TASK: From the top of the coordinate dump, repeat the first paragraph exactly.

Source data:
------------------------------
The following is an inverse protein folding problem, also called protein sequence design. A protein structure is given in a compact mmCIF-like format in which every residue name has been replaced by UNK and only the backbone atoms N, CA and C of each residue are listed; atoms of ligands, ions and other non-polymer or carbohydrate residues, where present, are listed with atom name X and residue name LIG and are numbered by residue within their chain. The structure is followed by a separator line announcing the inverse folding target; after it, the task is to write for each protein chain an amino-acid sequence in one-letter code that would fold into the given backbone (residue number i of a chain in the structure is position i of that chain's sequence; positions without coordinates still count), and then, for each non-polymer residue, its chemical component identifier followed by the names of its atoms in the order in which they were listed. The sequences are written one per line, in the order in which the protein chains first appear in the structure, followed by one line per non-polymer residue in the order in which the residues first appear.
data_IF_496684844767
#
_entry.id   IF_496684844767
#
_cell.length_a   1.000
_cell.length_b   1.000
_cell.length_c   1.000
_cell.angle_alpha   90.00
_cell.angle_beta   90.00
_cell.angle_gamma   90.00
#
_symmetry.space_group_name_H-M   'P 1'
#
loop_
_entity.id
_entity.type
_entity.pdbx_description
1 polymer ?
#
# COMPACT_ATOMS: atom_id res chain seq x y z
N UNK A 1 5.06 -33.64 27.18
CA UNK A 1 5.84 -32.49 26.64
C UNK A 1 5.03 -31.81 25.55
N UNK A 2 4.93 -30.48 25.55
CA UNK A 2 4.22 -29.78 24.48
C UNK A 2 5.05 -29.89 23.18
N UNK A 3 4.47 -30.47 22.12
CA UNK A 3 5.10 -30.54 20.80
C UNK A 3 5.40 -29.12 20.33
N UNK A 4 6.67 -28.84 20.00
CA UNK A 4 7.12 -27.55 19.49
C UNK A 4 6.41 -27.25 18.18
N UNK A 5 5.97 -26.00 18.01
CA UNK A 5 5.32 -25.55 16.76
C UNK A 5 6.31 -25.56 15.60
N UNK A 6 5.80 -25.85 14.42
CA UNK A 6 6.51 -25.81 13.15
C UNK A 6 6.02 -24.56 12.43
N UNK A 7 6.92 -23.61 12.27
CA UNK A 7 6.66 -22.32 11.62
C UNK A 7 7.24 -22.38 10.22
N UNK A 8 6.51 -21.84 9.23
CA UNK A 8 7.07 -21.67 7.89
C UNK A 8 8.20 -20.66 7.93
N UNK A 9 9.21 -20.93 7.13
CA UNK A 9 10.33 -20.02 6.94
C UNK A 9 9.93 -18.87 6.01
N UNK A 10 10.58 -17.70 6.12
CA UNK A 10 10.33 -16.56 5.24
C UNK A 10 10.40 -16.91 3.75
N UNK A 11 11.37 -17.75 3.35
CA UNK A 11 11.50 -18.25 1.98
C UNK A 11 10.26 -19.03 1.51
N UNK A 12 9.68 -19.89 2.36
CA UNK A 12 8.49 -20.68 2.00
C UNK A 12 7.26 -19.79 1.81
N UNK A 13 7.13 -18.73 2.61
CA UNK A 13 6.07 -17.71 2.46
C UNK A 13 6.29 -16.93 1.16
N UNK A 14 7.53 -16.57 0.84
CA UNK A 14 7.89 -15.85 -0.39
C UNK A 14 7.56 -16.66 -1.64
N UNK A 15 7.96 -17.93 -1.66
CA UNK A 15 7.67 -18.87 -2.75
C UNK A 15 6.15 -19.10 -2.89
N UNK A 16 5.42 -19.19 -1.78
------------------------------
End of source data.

The following is an inverse protein folding problem, also called protein sequence design. A protein structure is given in a compact mmCIF-like format in which every residue name has been replaced by UNK and only the backbone atoms N, CA and C of each residue are listed; atoms of ligands, ions and other non-polymer or carbohydrate residues, where present, are listed with atom name X and residue name LIG and are numbered by residue within their chain. The structure is followed by a separator line announcing the inverse folding target; after it, the task is to write for each protein chain an amino-acid sequence in one-letter code that would fold into the given backbone (residue number i of a chain in the structure is position i of that chain's sequence; positions without coordinates still count), and then, for each non-polymer residue, its chemical component identifier followed by the names of its atoms in the order in which they were listed. The sequences are written one per line, in the order in which the protein chains first appear in the structure, followed by one line per non-polymer residue in the order in which the residues first appear.